Friday, November 16, 2012

A Question of Time

This is a review of A Question of Time (AQOT), a novel by Joanne Renaud.

AQOT is a time-travel romance that takes the protagonist, a successful SF writer, back in time to the 1980s. I don't read a lot of romances, but I know a fair bit about time travel stories as you can read about here. So, if it seems I'm more in touch with H. G. Wells, than Barbara Cartland, don't be surprised.

I should start with another disclaimer. I know Joanne because she illustrates for my story The Aristotelian and my anthology Finding Time. So I'm biased, but I won't lie. I happen to know a little bit about the '80s since I was a callow youth at the time fresh out of graduate school with a nifty gubmint job as a Cryptologic mathematician living in Laurel, Maryland.

This is an interesting coincidence because AQOT really starts when the protagonist goes spinning out of control on a rain-slicked highway and finds herself in outside a library in 1980s Maryland. Since I used to haunt the Laurel Public Library in the '80s, I felt right at home.

The protagonist, is a 30-something girl named Ceci, who still carries a torch for Alan, her high school writing teacher. Not that they ever were romantically entangled when she was a kid, but that she admired the guy, sought his approval and felt horrid when she showed up for class on Monday morning to learn he'd tragically died in a car wreck.

As you may expect, the library in Maryland where Ceci time-travels to just happens to be where the not-yet-dead teacher is borrowing a book. She doesn't quite believe she's traveled in time and so she is quite forward with the fellow, because she thinks him to be a fig-newton of her imagination.

This works out well and a whirlwind romance ensues. Nevertheless, the fact that the fellow died in a car accident haunts the narrative like a dark cloud.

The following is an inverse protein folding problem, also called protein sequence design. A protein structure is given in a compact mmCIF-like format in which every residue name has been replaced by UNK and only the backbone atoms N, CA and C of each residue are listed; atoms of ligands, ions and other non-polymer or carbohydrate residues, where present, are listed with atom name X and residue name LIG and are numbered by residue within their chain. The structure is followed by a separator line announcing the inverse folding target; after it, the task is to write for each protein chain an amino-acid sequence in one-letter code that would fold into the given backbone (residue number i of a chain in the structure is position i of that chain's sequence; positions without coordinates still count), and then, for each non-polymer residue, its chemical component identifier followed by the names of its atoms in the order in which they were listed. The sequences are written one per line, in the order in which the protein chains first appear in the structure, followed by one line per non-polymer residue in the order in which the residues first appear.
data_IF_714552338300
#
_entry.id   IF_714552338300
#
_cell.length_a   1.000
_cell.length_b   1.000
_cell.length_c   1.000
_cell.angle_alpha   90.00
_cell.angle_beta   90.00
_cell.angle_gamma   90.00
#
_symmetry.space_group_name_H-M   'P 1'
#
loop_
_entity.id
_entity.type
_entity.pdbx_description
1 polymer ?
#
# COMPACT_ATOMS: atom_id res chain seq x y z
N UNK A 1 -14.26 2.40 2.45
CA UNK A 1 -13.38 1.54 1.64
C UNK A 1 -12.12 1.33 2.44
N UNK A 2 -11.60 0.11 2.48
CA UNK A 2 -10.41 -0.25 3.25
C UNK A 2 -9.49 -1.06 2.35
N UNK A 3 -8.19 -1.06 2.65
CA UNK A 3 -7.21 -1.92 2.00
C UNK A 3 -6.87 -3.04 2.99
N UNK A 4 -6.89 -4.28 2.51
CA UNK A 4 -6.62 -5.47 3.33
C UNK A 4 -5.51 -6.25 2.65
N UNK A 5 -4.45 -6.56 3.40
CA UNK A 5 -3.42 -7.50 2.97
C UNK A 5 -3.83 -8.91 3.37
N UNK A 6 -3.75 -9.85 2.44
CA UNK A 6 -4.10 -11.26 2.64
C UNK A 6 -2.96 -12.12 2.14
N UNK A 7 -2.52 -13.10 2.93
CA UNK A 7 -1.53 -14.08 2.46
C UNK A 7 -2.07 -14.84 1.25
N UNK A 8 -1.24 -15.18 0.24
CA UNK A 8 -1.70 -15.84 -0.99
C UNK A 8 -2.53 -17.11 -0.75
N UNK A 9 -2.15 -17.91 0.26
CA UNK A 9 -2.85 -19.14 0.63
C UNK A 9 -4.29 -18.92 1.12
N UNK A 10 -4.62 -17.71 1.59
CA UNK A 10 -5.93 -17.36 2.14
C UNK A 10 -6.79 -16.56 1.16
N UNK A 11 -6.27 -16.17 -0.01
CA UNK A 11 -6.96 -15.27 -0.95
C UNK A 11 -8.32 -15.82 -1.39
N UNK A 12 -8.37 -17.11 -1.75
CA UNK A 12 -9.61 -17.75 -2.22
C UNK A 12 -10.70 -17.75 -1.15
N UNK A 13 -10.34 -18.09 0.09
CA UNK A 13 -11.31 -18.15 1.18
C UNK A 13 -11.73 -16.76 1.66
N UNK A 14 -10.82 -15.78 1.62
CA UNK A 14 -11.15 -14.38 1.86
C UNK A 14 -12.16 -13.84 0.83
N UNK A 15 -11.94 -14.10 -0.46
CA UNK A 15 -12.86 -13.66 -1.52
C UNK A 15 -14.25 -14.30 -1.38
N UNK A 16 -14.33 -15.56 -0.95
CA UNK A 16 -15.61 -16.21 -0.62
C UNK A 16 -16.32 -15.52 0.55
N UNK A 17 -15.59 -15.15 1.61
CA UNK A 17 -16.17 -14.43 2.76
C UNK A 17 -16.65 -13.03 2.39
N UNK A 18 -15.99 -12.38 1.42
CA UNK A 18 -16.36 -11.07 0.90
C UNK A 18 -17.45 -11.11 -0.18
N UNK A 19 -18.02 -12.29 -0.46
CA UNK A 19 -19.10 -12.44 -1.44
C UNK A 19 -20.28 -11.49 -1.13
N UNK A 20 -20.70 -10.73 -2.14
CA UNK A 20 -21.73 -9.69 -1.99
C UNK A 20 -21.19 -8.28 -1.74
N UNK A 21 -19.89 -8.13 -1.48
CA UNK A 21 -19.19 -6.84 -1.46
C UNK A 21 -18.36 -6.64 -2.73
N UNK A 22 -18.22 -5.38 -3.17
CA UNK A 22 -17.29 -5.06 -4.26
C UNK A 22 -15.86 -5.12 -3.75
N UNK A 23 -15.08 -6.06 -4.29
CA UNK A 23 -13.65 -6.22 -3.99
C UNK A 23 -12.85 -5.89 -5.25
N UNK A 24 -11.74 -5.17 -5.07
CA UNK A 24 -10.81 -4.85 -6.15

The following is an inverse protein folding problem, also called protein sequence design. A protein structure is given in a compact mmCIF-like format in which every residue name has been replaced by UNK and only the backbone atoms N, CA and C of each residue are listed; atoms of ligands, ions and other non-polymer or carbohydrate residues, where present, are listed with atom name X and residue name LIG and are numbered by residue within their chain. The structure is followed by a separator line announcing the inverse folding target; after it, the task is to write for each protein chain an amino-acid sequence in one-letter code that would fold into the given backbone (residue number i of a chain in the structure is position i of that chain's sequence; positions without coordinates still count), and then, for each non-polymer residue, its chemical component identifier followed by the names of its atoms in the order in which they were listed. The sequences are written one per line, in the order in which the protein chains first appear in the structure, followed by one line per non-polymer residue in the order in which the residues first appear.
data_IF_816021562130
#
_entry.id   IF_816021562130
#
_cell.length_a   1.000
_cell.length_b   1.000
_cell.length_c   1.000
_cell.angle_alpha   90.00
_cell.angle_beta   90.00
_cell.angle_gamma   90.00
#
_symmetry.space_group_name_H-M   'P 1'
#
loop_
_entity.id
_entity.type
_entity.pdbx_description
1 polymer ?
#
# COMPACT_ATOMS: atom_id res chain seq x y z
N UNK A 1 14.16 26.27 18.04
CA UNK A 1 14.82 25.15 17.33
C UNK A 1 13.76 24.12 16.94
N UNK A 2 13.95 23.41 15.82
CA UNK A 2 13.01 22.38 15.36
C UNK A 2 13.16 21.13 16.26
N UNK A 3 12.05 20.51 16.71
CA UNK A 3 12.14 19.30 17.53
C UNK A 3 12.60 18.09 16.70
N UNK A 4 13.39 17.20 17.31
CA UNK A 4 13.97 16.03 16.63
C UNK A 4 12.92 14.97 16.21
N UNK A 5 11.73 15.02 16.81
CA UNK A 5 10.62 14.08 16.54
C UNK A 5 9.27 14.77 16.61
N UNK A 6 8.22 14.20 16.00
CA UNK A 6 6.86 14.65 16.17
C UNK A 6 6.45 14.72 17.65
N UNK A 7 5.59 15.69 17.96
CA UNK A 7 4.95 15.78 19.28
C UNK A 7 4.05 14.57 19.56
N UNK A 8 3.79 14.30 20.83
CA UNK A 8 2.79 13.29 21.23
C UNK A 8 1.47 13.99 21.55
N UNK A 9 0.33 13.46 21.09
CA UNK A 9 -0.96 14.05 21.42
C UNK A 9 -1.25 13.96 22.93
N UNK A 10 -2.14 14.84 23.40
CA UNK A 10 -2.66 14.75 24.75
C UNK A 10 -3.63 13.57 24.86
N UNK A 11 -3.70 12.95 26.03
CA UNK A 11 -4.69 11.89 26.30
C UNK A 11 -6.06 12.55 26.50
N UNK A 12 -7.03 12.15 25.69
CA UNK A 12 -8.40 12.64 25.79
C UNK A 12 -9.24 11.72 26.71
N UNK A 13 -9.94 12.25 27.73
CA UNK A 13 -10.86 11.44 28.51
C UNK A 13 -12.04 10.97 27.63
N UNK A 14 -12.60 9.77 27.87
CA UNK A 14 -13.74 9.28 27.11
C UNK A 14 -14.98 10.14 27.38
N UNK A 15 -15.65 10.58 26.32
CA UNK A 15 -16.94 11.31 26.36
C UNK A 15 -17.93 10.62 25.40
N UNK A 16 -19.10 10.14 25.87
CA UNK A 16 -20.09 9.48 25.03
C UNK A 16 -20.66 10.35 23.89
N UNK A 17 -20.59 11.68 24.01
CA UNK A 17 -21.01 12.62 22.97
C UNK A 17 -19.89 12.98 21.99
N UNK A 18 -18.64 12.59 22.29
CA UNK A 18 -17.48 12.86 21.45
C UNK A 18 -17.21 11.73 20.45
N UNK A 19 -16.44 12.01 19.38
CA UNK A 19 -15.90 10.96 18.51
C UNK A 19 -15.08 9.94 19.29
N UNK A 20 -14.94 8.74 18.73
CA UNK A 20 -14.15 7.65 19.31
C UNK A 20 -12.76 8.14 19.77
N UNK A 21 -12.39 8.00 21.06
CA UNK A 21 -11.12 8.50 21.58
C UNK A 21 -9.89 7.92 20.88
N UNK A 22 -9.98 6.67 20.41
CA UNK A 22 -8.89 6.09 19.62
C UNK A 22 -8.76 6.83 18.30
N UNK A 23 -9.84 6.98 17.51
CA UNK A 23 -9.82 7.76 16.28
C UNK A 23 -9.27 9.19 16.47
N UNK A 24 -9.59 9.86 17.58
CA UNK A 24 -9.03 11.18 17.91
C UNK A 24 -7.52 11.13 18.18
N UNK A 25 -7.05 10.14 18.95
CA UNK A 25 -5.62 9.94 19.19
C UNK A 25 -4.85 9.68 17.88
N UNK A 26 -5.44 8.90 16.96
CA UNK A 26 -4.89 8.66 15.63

Since both Ceci and Alan share an interest in writing and science fiction, their pillow talk entails plots they have in mind for stories they intend to write, and as well as Dan Simmons's Hyperion series that she's read, but he hasn't because it hasn't been finished yet.

One complaint I had was that for Science Fiction writers, they were bit a slow to consider time travel as a possible explanation for their experiences. Granted, the circumstances of the time-travel were more like those of Somewhere In Time than Back To The Future. It's a pet peeve of mine when being in denial of time-travel occupies a protagonist for more than a few pages. If you warp ME back to 1989, I'm going to spend about 30 seconds in denial. Then a millisecond later, I'm going to be buying Apple and Microsoft stock. I think Alan could have figured out the mysterious woman he took home was from the future based on the various slips she makes.

I thought Ceci and Alan were believable and likeable characters I enjoyed spending an evening with. The story brought back memories of the '80s. And that's where Joanne Renaud really shined, she caught the atmosphere/spirit of the '80s spot-on. I felt I was transported back to those days. (That computer on the left isn't the H-89 I owned back in 1989, but it's close.)

I'm pleased to give A Question of Time a 5 star review.

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